John Dunlop is a senior fellow at the Hoover Institution and an expert on Russian domestic politics, Russian nationalism, and the decline of the Soviet Union. In the 1990s, he was an election monitor in a number of former Eastern Bloc countries transitioning to democracy.
In a recent sit-down at a coffee shop on the campus of Stanford University,National Review Online’s Daniel Foster spoke with Dunlop about the end of the failed Medvedev experiment and the return of Vladimir Putin. The conversation also covered the dynamics of Russia’s upcoming parliamentary elections, “Putin’s Karl Rove,” his Sovietesque imperial ambitions, and what passes for democracy in the increasingly corrupt and totalitarian Russian Federation.
Stay tuned tomorrow for the second half of this conversation.
DANIEL FOSTER: You were writing and producing work in the transitional period between the Soviet era and the Russian Federation. Can you compare the quality of liberal and democratic institutions in the emerging Russian federation in the early 1990s and in Russia now? Has it gotten better, worse?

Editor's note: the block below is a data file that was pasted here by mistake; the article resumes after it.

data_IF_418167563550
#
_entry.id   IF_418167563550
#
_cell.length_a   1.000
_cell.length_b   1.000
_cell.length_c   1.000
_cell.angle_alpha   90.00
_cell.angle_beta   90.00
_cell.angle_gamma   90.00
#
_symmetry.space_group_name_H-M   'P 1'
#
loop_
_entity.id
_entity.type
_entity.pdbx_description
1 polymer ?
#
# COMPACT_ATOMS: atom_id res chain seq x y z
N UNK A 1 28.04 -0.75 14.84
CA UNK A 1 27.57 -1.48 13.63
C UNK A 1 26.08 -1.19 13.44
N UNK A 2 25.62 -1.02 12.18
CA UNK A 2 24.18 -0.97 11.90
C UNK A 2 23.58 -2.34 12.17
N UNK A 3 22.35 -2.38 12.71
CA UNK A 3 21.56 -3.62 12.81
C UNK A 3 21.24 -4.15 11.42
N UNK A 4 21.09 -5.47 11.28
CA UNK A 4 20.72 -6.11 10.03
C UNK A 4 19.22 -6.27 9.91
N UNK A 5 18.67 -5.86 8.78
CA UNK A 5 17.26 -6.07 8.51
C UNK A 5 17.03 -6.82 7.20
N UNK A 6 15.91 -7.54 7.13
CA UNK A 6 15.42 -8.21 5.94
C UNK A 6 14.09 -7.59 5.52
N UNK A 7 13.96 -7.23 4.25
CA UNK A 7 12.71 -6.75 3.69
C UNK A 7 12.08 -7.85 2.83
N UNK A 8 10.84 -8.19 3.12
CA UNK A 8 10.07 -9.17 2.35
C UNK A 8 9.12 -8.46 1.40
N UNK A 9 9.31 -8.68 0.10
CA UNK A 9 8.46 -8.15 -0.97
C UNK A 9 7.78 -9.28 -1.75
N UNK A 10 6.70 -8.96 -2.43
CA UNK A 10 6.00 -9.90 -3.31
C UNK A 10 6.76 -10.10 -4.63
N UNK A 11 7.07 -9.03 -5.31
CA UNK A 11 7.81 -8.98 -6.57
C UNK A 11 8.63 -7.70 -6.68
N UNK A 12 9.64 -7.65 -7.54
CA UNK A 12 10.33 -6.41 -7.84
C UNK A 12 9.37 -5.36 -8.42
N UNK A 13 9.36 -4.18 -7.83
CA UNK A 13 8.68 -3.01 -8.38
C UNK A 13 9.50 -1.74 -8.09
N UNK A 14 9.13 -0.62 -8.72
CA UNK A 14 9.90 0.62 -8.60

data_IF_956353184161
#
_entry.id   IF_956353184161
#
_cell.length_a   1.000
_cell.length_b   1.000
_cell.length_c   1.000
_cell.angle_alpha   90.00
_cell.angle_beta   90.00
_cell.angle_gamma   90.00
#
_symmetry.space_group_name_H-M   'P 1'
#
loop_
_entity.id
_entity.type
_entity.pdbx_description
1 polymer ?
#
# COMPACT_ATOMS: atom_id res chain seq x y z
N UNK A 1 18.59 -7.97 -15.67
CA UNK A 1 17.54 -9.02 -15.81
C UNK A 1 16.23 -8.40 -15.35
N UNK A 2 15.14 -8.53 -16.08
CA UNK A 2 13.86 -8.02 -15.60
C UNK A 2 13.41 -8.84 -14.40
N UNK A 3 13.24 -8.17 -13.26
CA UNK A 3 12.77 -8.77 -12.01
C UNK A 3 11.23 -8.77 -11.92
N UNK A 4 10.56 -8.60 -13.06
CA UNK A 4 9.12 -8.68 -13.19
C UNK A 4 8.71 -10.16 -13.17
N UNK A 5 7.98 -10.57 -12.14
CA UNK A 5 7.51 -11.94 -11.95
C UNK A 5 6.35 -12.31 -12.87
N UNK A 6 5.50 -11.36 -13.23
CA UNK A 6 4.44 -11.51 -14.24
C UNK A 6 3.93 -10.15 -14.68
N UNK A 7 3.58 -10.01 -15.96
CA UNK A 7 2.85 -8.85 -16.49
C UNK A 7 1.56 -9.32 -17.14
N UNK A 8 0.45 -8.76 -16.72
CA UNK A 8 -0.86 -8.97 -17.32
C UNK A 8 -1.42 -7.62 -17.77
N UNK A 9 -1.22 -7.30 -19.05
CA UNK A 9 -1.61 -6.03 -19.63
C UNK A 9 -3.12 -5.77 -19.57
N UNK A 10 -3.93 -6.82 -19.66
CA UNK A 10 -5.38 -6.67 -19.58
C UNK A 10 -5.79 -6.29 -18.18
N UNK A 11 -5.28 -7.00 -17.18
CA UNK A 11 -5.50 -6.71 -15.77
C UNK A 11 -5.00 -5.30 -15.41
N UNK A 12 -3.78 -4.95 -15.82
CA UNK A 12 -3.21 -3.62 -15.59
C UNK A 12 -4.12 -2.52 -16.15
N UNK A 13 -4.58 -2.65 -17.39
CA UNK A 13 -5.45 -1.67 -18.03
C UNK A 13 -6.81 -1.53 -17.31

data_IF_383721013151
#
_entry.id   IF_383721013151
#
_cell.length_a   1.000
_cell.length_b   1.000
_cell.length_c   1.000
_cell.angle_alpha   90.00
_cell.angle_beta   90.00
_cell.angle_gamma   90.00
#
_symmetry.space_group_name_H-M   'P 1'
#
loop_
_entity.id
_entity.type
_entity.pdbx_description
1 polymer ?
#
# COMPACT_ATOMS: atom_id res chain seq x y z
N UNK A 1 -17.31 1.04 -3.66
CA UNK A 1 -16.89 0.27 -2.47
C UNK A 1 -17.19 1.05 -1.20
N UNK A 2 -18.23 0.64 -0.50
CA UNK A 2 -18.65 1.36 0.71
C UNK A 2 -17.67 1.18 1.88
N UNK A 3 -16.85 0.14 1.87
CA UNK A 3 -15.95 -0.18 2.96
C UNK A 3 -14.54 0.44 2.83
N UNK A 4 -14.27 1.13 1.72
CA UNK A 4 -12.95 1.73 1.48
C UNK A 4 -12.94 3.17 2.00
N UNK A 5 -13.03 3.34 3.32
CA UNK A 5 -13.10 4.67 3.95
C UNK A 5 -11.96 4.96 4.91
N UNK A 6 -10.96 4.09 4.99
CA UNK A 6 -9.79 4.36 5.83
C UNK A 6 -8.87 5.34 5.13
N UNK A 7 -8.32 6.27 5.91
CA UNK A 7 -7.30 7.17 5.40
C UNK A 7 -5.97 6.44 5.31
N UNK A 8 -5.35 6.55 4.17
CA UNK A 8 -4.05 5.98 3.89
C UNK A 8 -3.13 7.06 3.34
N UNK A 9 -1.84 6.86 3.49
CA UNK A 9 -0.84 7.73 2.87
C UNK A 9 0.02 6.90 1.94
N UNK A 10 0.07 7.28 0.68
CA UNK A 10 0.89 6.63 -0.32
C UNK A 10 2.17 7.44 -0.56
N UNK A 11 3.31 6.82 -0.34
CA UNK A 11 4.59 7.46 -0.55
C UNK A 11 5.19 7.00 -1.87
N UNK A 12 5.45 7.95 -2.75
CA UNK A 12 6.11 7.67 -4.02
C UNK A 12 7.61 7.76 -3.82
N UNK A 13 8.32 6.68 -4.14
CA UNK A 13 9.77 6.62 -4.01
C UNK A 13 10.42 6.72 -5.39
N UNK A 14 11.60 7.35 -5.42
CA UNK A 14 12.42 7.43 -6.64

JOHN DUNLOP: I think if you’re talking about elections, there is no question they have gotten worse. I don’t have any doubts about that, because the [Russian] elections I monitored in 1995 and 1996, while there were some significant problems, nevertheless, there was a large degree of freedom, and there’s no question that the people were able to express their will in the election — although we had questions about, for example, Yeltsin using his control over television, and a few other things. But compared to what we have today, it was freedom itself.